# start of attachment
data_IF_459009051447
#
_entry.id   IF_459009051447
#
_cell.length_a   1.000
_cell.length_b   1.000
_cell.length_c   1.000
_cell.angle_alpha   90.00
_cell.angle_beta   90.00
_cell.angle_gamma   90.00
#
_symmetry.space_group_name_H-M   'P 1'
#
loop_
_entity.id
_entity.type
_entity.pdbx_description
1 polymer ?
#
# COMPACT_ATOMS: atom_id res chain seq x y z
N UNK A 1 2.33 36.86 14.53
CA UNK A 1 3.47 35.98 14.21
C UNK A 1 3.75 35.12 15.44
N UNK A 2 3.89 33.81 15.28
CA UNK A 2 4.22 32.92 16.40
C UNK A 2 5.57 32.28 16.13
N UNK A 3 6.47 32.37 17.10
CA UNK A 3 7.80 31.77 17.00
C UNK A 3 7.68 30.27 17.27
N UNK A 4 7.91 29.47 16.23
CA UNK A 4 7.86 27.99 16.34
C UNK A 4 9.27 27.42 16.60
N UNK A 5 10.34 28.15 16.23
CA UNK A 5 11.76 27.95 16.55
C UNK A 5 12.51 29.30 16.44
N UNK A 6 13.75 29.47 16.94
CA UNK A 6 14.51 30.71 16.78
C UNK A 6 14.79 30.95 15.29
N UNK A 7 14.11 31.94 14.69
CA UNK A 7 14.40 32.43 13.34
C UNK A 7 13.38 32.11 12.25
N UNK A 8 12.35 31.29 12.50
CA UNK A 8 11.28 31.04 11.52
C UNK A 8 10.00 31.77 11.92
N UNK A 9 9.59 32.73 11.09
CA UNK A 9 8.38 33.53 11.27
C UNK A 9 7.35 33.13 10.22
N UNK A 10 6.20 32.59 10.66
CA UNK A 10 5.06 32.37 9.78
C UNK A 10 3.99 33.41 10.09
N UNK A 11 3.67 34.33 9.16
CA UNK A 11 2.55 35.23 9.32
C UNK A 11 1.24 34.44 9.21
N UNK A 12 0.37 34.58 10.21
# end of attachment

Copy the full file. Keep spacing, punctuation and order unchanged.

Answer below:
data_IF_459009051447
#
_entry.id   IF_459009051447
#
_cell.length_a   1.000
_cell.length_b   1.000
_cell.length_c   1.000
_cell.angle_alpha   90.00
_cell.angle_beta   90.00
_cell.angle_gamma   90.00
#
_symmetry.space_group_name_H-M   'P 1'
#
loop_
_entity.id
_entity.type
_entity.pdbx_description
1 polymer ?
#
# COMPACT_ATOMS: atom_id res chain seq x y z
N UNK A 1 2.33 36.86 14.53
CA UNK A 1 3.47 35.98 14.21
C UNK A 1 3.75 35.12 15.44
N UNK A 2 3.89 33.81 15.28
CA UNK A 2 4.22 32.92 16.40
C UNK A 2 5.57 32.28 16.13
N UNK A 3 6.47 32.37 17.10
CA UNK A 3 7.80 31.77 17.00
C UNK A 3 7.68 30.27 17.27
N UNK A 4 7.91 29.47 16.23
CA UNK A 4 7.86 27.99 16.34
C UNK A 4 9.27 27.42 16.60
N UNK A 5 10.34 28.15 16.23
CA UNK A 5 11.76 27.95 16.55
C UNK A 5 12.51 29.30 16.44
N UNK A 6 13.75 29.47 16.94
CA UNK A 6 14.51 30.71 16.78
C UNK A 6 14.79 30.95 15.29
N UNK A 7 14.11 31.94 14.69
CA UNK A 7 14.40 32.43 13.34
C UNK A 7 13.38 32.11 12.25
N UNK A 8 12.35 31.29 12.50
CA UNK A 8 11.28 31.04 11.52
C UNK A 8 10.00 31.77 11.92
N UNK A 9 9.59 32.73 11.09
CA UNK A 9 8.38 33.53 11.27
C UNK A 9 7.35 33.13 10.22
N UNK A 10 6.20 32.59 10.66
CA UNK A 10 5.06 32.37 9.78
C UNK A 10 3.99 33.41 10.09
N UNK A 11 3.67 34.33 9.16
CA UNK A 11 2.55 35.23 9.32
C UNK A 11 1.24 34.44 9.21
N UNK A 12 0.37 34.58 10.21